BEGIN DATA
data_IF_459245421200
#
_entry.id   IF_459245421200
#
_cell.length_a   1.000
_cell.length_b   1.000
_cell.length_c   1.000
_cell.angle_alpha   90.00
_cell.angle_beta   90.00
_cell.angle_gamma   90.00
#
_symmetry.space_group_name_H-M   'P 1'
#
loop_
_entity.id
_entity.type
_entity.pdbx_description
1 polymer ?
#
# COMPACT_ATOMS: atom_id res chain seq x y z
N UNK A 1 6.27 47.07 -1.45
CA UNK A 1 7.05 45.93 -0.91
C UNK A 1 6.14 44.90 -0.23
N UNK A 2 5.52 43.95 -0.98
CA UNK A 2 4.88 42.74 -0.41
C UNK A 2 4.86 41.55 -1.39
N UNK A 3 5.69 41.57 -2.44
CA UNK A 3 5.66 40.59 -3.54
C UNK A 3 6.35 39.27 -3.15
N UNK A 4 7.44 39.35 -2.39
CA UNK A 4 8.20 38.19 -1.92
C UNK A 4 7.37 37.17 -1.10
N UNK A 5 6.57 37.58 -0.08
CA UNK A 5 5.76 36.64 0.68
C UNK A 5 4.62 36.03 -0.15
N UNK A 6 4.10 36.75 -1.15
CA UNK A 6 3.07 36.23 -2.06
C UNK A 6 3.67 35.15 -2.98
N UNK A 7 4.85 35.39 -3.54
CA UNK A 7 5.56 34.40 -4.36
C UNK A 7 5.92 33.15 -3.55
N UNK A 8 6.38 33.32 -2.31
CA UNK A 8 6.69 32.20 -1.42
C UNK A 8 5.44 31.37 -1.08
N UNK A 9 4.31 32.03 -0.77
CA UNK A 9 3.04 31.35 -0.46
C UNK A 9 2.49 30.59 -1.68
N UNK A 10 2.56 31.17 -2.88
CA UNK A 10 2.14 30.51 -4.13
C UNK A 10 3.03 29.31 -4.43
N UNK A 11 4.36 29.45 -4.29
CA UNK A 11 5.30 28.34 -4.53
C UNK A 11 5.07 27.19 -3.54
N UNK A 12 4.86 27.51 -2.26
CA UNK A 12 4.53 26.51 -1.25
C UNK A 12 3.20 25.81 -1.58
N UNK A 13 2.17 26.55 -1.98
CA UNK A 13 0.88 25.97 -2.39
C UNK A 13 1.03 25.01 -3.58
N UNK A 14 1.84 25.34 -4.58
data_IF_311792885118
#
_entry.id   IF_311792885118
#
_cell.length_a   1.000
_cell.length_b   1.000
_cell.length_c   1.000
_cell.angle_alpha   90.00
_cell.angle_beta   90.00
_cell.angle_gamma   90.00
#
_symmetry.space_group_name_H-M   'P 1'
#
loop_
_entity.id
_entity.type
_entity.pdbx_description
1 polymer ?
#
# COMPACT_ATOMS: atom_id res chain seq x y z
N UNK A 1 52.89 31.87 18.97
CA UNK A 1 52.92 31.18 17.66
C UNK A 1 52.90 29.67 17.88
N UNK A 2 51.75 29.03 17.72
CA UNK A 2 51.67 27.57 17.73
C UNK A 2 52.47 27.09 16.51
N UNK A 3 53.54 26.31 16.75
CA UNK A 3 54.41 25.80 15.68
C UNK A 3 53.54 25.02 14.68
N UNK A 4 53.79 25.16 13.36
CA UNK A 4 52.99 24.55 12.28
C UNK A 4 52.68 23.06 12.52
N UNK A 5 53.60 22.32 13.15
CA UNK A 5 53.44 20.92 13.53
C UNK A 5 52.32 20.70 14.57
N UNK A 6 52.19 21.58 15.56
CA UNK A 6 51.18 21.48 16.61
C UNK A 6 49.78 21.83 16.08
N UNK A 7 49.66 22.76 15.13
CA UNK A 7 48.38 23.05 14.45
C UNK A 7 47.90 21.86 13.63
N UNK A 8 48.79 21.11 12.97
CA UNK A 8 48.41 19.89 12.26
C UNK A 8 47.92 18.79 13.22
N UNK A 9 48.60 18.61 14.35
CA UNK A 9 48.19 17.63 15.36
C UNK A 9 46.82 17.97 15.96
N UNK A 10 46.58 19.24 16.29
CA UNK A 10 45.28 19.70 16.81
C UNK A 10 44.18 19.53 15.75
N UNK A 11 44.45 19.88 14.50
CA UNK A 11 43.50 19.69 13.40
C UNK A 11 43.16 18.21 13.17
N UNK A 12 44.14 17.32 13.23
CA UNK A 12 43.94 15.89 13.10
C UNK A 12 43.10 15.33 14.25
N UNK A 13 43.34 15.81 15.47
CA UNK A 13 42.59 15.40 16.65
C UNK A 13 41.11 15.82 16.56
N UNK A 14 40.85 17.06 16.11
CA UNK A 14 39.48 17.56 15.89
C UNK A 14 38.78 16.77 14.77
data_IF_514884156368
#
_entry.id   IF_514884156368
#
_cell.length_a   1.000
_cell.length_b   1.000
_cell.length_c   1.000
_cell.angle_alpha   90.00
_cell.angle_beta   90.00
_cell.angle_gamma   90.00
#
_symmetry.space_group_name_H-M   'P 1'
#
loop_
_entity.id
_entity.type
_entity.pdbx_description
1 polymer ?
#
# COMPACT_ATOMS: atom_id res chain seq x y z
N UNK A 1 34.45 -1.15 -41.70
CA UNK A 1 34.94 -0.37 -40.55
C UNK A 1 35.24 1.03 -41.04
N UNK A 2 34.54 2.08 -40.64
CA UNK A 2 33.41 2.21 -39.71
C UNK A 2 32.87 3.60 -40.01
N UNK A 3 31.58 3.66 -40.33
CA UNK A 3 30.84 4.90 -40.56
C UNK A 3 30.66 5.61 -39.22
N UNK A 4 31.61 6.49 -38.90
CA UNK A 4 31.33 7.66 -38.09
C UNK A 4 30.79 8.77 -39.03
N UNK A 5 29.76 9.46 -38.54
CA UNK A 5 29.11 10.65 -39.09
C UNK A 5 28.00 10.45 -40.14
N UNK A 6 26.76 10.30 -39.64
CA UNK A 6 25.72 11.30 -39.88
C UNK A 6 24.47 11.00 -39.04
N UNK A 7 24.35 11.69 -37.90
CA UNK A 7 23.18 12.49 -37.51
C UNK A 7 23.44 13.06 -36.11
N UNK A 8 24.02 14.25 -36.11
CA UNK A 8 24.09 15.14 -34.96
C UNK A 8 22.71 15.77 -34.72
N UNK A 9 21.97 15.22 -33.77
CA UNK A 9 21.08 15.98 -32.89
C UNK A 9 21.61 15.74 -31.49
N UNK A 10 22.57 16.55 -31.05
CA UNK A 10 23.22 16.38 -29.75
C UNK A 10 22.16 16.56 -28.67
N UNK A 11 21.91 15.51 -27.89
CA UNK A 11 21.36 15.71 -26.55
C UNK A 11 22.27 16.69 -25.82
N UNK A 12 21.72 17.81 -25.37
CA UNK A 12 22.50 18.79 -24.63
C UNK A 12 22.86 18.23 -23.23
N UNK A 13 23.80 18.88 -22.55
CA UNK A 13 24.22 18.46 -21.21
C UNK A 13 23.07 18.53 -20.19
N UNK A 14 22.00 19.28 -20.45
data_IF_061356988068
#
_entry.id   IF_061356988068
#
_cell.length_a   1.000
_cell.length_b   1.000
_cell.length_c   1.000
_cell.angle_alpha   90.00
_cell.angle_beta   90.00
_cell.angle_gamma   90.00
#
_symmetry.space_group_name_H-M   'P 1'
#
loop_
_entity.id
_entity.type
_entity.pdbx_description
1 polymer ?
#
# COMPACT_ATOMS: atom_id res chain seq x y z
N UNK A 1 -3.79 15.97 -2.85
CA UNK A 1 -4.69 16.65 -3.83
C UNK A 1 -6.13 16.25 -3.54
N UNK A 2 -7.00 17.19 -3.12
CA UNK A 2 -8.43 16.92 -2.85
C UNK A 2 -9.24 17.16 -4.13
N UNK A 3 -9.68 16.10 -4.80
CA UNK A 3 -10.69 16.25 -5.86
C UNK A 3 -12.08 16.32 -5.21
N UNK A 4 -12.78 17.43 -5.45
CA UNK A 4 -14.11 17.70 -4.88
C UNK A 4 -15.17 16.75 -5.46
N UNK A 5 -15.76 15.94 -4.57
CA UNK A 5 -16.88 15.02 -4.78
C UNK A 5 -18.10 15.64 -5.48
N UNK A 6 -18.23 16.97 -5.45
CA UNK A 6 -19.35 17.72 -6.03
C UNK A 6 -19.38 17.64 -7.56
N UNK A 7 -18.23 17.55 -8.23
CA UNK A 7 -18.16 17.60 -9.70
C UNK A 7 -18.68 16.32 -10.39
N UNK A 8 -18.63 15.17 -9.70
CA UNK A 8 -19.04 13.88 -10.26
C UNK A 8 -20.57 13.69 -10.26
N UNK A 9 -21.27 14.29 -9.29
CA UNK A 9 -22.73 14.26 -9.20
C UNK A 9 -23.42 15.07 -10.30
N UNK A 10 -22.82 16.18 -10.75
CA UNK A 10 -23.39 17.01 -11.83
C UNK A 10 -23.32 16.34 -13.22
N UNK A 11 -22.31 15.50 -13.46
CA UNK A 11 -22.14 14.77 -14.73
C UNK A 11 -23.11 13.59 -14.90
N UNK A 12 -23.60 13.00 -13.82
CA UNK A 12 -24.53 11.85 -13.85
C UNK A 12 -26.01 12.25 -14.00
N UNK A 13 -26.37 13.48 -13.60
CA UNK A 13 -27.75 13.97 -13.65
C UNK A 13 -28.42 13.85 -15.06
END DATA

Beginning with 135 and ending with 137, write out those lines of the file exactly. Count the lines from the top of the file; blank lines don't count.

#
loop_
_entity.id